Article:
It's been a feast or famine week on the fishing front.
Some anglers have done very well, but, on the other hand, there have been some scoreless outings for others.
The offshore fishing has continued to fish well and the estuaries are beginning to clear up after the winter downpours.
Our tuna that we have been waiting for has finally turned up in great numbers closer to home.
This past week has seen tuna caught at Killarney in only 25m of water, which is a great sign for those wanting to sneak out after work without having to drive to Portland.
Tommy Powell fished with his uncle Sam and Dicky off Port Fairy where they caught multiple tuna to 19kg on a range of skirts and divers.
Trolling small skirts this time of year is a great way to entice a bite off these fussy fish.
Dropping leader size is also a great way to trick these otherwise smart fish. 60lb is the go-to for this class of fish and will handle the slightly bigger fish too, if you come across them.
The hot product in leaders has been the new Nomad Tackle Hybrid leader, which is a mono leader that has a fluorocarbon coating on it, giving it the softness of a standard leader but the abrasiveness of the fluorocarbon leaders.
In other offshore reports, the shark fishing has continued to produce some great fishing, both on the top and the bottom of the water column.
There have been some small thresher sharks caught on the inshore grounds by unsuspecting anglers targeting snapper and gummies.
One of the fastest fish in the ocean, the thresher shark, will provide a lot of fun when hooked and can launch and flip, so a bit of care is needed when they get close to the boat.
Also, when the shark gets close to the boat, be very careful of its whip-like tail, as it can cause some nasty cuts and abrasions also.
Try dispatching the shark before it comes on board, as it will save a lot of hassles in the long run.
Snapper and nannygai have been prevalent on the bottom for those fishing in hard reef areas and broken ground.
Fresh barracouta has been the standout bait when they are available.
Along with fresh couta, there is also a heap of arrow squid, which make some awesome fresh bait too, so hanging a squid jig over the side is well worth a go at too.
The Hopkins has begun to fish really well, especially on the rock walls, with hard baits such as crab and local river shells.
Casting these unweighted in close is the way to go, as you're typically only fishing in a metre or less of water.
Fishing long rods in the 8-9ft region is something that most other places don't associate with bream fishing, but it's definitely an advantage down here in south-west Victoria.
Not only does it allow you to cast unweighted baits further, it also gives the fish a bit less feeling when picking up the baits and trying to run off with it.
If you use a shorter, stiffer rod, it will cause the fish to feel the rod loading up, and they will instantly drop the bait.
If casting lures is your preferred option, then Cranka crabs or Ecogear Pink Grubs unweighted are definitely a staple diet for summertime bream'n on the Hopkins.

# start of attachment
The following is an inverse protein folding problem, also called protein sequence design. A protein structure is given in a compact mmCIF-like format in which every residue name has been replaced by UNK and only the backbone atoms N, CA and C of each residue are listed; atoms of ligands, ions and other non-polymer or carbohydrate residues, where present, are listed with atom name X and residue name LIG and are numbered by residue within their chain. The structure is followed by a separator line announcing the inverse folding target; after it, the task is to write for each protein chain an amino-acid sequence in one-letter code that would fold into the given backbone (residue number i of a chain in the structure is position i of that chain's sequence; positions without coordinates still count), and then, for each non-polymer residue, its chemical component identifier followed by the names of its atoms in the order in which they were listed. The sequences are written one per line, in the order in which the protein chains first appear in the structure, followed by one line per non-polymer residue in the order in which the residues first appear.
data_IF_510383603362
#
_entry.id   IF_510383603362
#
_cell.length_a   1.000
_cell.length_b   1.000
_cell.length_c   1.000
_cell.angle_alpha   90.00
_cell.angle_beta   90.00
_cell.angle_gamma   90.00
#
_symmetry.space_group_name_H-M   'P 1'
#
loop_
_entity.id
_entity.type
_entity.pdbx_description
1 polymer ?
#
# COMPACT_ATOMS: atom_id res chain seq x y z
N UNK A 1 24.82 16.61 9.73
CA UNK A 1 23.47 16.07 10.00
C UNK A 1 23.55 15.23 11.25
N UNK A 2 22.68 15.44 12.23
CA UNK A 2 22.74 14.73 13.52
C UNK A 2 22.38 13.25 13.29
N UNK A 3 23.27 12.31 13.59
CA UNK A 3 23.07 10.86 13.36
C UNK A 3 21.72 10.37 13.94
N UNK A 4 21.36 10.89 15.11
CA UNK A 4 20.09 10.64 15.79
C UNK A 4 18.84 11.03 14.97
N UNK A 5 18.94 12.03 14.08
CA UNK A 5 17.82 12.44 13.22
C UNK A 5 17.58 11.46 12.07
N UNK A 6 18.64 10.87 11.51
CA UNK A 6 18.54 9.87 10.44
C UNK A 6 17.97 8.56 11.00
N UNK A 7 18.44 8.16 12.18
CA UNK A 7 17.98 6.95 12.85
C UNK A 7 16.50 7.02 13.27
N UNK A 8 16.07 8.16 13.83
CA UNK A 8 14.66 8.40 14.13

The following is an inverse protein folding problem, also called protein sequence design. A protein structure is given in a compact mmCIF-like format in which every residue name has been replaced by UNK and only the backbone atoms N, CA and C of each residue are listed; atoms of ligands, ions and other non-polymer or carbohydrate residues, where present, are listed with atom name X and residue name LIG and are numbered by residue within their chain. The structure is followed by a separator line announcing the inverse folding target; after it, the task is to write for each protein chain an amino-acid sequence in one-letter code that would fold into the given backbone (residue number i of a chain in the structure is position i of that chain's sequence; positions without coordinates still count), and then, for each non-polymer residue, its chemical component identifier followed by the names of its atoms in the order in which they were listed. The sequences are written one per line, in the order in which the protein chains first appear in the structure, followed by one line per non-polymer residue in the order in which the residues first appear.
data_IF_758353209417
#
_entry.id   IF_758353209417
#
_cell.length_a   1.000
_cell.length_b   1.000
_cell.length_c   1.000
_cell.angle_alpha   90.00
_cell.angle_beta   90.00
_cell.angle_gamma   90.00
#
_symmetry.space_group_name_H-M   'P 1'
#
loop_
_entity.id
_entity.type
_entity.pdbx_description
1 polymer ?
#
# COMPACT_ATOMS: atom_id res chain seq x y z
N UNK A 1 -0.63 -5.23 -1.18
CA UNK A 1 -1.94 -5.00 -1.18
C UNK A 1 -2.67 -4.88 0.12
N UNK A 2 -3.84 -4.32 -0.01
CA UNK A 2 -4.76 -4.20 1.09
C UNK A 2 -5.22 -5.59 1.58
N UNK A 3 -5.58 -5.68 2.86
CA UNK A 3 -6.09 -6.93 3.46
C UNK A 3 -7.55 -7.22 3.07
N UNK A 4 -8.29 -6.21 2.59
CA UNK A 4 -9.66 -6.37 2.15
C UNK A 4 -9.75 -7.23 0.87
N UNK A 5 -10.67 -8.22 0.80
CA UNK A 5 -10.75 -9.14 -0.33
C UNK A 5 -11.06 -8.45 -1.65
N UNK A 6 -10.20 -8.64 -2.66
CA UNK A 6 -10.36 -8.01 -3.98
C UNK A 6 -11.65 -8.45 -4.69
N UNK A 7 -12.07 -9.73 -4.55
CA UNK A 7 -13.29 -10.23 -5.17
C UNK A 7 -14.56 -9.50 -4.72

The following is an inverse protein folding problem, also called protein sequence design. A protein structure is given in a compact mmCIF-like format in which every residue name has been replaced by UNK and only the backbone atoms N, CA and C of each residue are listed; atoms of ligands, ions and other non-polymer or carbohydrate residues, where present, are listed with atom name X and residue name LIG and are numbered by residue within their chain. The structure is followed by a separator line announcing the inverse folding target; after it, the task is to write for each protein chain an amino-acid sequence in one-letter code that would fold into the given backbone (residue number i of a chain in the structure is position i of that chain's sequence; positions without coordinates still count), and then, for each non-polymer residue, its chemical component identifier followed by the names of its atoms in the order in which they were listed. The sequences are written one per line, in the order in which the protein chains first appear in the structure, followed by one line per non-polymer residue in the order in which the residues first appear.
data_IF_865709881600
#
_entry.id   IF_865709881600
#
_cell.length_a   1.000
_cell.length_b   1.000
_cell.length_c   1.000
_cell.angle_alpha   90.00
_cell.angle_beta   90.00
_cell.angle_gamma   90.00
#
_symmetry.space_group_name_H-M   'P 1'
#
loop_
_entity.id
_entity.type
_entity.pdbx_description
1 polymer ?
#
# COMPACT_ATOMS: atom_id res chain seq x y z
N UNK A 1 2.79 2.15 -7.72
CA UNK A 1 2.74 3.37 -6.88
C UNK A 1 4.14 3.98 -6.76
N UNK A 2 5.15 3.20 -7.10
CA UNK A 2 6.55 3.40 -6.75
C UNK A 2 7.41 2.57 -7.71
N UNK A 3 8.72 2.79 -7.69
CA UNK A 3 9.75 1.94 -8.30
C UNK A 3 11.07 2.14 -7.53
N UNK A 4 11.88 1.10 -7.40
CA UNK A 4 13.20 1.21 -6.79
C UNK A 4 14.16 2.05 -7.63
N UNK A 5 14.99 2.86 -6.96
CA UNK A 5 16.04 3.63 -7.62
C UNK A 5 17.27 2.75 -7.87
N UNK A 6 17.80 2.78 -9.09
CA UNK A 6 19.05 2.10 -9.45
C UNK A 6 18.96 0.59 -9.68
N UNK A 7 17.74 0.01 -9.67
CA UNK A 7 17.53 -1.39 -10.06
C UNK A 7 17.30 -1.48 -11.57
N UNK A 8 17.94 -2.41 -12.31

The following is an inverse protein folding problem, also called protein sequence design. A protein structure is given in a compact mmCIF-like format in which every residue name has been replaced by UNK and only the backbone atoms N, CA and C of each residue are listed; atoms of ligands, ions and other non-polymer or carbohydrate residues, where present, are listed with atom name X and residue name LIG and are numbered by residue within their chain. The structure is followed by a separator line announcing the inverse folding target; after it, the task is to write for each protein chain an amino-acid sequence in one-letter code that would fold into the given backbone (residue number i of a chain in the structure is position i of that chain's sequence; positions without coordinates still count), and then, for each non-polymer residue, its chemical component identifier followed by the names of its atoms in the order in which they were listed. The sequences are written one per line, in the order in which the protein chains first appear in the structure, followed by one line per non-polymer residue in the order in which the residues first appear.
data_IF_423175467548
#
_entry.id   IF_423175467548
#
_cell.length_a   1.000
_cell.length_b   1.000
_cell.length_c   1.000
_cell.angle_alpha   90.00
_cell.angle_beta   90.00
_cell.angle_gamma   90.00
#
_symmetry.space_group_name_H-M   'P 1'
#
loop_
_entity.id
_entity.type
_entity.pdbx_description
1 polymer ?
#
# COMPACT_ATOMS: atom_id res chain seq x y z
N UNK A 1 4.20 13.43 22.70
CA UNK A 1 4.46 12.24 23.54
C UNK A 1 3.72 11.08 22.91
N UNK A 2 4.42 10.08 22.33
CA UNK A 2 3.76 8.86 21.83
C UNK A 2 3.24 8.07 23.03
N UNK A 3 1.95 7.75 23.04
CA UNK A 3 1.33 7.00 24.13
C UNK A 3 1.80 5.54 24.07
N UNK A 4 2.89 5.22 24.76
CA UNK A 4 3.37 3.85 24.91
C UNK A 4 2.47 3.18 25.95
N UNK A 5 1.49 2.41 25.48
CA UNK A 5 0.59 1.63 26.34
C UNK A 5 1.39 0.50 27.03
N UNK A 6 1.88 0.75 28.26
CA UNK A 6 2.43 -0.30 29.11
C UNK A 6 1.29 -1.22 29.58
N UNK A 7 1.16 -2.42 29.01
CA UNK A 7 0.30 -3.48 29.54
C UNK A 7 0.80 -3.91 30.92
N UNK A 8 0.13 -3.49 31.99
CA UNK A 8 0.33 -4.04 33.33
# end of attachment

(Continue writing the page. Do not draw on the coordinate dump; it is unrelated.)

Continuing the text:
Gulp Crabby's are also a brilliant plastic this time of year to get those fixated bream eating plastics and lures.
Using a hidden weight jighead, cast way back into the rock walls, will get you connected to plenty of bream.
The warm weather has stirred a few big perch up in the top of the system and even the Curdies River above the boggy creek boat ramp.
Topwater lures are the preferred artificial bait to use and live minnow if you like using natural baits.
Nelson is very hit and miss at the moment.
With so much boat traffic on the water, it's not surprising really.
This is especially the case with Mulloway, which are already a very spooky fish without the noise of boat traffic etc.
There have been some nice fish caught down the front of the system on live mullet by those in the putters (inboard engine boats).
Hopefully, we see some more great captures soon coming into February once the holiday-makers make it back to their home base.
Hopefully, we see some more great captures soon coming into February once the holiday-makers make it back to their home base.Corey McLaren
John "Tack" Hewett had a great day over at Lake Purrumbete earlier in the week on the redfin.
Using live minnow fished into the schools on his Garmin fish finder, he was able to land approximately 80 fish in an action-packed session.
The Merri River, closer to home, is high still, which should be a good time to chase some XOS Ep's in the fish hotels upstream from the Cassidy's bridge in the late afternoons.
This time, there is also some great bream fishing to be had in the same stretch of water, right up to the weir at Bromfield Street.
The trout in the Merri, this time of year, is very hard to fool due to the relatively warm and cleaner water.
If you're looking at targeting a trout, then try up around the Woodford area, casting smaller hard bodies such as Ecogear Mx48's or Smith Panish's.
It looks like tomorrow (Sunday) should be fishable for the offshore anglers.
Forecasts predict light winds and relatively low swells.
Until next week, tight lines and best of luck.